Wednesday, July 02, 2008

All Racist on the Western Coast

Welcome to the third episode of Season One of Best Pictures from the Outside In. If you're just joining us—don't worry, you'll still count later on as a "vintage" fan from the infancy of this series!—Goatdog and Nathaniel and I are surveying Oscar's top prizewinners from inception forward and from this year backwards, leading to all kinds of bonkers juxtapositions... though episodes One and Two have convinced us, and hopefully you, that these arbitrary pairings can lead to fresh, lively takes on the movies. This week, we bunk up with All Quiet on the Western Front, a prestige adaptation of Erich Maria Remarque's novel about young German soldiers working hard to stay alive in World War I, which was the Academy's favorite movie released between August 1, 1929, and July 31, 1930. We also run into Crash, Oscar's anointee from 2005, tracking 20+ characters through the mean, bile-spewing streets of modern LA. If these two films were mashed into one, you might call it...

Nick: So, this week the inevitable finally unfolds, twice over. On the one hand, for the first time in this series, Oscar ignites a major uproar with its choice of the top prizewinner. Even more typically of AMPAS, and at both ends of our historical double-helix, Best Picture goes to a movie that huffs and puffs along with a Worthy Message. Without dodging the issue completely, I'm inclined to steer clear of the whole Crash/Brokeback passion play, partially because it was all so recent and so heated that we hardly need another rehearsal: you all know how you feel, and so do we. Partially because I'm the host, and I wouldn't have voted for either one of those movies; given Oscar's choices, I was all about Capote and Munich that year. And partially because our goal is to reassess the movies, not the conditions or controversies that surrounded their victories.

So, with that caveat loosely in place - the First Amendment does, after all, still prevail on this blog - I think we might begin more fruitfully with the moralizing aims of All Quiet on the Western Front (war is hell, and the homefront has no idea!) and of Crash (contemporary racism is as horrible as it is pervasive, and you, the viewers, have no idea!). Neither film leaves any doubt about its motivating ideology, although they position themselves a little differently with regard to their didacticism. All Quiet... is brazenly anti-war, as expressed through its stomach-turning battlefield scenes as well as its dialogues and voiceovers—but the film is also intent on making huge forward leaps in realistic "style" and in technical sophistication. Considering how alert we were last week to The Broadway Melody's crude fascination with its own soundtrack, it's amazing that All Quiet...—so much more ambitious in scope, depth, sonic density, and especially camera movement—is only a year older. Director Lewis Milestone makes a huge case for All Quiet... as groundbreaking cinema, which Paul Haggis all but refuses to do with Crash. That film is formally and technically modest, almost TV-like, as though this in itself will make the movie's elaborately contrived dialogue and dramaturgy more "believable."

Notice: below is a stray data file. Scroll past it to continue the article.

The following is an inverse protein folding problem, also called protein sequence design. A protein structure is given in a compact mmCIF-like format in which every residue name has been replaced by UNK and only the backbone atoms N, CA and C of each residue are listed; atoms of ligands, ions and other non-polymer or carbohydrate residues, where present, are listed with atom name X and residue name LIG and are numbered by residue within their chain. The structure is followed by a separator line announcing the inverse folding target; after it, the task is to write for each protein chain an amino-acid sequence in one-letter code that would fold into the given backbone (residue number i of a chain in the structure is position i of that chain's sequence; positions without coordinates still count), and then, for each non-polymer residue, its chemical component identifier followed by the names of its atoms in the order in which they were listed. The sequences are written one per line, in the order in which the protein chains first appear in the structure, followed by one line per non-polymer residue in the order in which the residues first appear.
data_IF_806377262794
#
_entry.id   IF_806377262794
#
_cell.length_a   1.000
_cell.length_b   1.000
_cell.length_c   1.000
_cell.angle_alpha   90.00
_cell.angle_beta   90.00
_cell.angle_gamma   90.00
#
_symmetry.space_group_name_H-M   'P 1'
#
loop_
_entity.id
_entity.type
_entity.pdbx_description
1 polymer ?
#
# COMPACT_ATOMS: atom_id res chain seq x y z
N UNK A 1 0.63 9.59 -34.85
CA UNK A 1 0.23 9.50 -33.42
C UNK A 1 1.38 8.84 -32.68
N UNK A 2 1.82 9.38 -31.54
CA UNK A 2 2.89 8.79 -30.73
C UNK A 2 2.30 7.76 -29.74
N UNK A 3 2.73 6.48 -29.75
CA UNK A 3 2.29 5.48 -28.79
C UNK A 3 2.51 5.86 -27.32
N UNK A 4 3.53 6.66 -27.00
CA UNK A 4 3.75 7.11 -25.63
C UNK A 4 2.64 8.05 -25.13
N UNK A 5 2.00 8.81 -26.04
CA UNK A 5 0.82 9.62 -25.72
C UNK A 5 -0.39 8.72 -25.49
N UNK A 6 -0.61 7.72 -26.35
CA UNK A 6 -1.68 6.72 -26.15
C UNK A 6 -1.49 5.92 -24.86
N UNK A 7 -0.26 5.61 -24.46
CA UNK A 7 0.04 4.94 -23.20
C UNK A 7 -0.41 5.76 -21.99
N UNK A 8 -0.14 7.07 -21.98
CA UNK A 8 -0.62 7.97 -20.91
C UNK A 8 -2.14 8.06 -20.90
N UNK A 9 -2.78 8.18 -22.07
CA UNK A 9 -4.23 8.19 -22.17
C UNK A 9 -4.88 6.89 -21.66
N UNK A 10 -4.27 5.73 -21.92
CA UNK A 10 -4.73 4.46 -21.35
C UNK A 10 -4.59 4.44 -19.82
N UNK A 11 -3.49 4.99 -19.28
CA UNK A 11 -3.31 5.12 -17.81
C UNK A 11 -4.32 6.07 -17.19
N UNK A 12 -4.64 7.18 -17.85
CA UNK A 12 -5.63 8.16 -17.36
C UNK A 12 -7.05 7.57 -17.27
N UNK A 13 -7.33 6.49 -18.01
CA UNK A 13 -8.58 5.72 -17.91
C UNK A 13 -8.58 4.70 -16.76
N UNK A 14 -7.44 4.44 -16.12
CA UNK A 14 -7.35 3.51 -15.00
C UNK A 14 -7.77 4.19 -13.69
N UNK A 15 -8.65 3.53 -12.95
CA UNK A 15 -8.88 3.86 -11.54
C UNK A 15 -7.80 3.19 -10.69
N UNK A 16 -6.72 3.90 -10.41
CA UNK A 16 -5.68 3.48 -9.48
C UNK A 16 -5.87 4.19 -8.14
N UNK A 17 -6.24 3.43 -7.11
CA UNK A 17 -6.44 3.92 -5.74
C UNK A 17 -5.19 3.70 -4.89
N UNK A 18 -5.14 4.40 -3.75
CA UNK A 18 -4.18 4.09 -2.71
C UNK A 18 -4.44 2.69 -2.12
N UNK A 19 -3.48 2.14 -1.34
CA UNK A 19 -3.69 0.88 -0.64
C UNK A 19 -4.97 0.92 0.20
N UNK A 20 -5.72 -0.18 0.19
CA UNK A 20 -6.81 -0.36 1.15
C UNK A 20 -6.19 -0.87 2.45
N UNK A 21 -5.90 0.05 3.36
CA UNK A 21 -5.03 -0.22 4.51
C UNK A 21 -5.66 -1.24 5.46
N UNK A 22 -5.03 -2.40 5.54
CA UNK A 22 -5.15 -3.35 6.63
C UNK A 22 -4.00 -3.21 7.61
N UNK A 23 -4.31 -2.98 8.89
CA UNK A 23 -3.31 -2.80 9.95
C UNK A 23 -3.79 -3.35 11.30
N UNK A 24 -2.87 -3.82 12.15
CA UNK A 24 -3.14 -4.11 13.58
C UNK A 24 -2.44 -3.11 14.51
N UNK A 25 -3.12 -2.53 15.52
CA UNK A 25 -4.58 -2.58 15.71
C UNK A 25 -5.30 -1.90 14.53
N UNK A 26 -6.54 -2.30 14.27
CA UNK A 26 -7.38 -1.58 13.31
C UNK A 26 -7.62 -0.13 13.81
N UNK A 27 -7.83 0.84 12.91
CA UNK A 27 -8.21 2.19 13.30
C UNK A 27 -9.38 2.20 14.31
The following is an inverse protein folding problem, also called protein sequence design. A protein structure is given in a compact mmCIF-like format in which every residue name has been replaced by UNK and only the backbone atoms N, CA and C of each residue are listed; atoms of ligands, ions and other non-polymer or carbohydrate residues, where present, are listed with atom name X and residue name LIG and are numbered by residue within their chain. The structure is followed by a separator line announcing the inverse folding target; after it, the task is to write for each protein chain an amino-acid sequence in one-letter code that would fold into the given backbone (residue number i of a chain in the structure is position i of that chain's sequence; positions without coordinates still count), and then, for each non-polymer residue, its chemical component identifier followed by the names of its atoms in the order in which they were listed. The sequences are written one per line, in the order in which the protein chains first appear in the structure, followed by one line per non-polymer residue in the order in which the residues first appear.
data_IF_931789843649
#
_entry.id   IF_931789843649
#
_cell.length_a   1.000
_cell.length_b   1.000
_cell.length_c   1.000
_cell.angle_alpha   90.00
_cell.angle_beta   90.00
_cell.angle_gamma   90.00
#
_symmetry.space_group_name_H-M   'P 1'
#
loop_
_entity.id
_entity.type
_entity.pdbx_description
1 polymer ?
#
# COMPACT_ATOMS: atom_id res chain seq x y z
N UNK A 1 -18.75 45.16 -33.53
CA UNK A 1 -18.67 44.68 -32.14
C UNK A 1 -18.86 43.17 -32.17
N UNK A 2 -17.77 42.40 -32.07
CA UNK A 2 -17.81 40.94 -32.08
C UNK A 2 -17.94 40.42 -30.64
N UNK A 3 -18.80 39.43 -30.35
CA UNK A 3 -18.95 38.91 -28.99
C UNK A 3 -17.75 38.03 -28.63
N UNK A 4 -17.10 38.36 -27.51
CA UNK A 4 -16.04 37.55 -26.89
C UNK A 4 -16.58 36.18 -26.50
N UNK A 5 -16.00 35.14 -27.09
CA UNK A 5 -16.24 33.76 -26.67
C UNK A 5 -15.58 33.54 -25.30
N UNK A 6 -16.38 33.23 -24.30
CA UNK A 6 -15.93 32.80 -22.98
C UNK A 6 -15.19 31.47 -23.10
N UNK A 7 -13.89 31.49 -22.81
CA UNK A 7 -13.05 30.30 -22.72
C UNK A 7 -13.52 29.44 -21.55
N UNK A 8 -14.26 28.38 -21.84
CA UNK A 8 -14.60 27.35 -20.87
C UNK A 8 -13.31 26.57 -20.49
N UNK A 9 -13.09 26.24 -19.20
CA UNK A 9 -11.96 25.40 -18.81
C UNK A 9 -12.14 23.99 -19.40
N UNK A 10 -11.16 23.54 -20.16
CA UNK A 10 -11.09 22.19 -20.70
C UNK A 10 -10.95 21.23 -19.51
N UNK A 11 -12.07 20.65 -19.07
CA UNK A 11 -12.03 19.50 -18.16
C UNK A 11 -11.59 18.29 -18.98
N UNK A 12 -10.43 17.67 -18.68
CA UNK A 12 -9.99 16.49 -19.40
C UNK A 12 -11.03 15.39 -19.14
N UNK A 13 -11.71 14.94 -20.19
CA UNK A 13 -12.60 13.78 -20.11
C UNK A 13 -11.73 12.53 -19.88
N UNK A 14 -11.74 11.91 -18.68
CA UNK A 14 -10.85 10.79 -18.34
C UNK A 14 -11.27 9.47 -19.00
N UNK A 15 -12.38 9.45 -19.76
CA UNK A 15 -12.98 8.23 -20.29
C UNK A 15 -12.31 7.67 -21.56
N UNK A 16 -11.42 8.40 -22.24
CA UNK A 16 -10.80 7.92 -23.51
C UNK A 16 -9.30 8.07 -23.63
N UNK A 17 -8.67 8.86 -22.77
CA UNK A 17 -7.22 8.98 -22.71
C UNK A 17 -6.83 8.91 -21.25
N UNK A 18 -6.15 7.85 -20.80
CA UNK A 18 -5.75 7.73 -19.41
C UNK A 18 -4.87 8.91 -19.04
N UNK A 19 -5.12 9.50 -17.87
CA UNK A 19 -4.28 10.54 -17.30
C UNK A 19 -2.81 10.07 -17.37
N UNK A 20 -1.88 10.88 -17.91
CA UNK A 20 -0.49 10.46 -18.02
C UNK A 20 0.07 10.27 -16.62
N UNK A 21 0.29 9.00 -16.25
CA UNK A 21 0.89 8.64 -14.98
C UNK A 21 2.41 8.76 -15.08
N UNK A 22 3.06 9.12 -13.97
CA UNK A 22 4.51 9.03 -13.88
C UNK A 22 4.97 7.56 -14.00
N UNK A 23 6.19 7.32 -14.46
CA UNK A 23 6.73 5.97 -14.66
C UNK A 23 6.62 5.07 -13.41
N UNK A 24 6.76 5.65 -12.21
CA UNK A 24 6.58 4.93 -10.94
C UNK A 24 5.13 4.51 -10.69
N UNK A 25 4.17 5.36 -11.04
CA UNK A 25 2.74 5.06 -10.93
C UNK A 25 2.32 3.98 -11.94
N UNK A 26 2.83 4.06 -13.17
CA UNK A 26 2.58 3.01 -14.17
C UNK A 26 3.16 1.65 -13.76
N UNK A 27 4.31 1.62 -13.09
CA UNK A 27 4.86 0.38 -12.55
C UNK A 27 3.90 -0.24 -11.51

So, while we grab our first round of cocktails, I have some questions: did you guys feel that the grand scale and artistic ambition of All Quiet... or the almost anti-cinema aesthetics of Crash made you take their implied "messages" more to heart, or less so? What IS the message of Crash, anyway, and does the movie have an artistic identity apart from its rhetorical points? And if I can ask a more pointed question than we sometimes have in beginning these chats, is there a single scene or moment in either film that sums up how you think the movie works, or how you feel about the movie? (I'll keep quiet about my answers till after I've opened the floor.)

Go to it, you crazy lily-white crackers!

Nathaniel: I love that it took us until episode 3 to get to the Worthy Message film... although I fear we shan't ever be granted a two week leave again. We'll be abandoned on the front lines from here on out.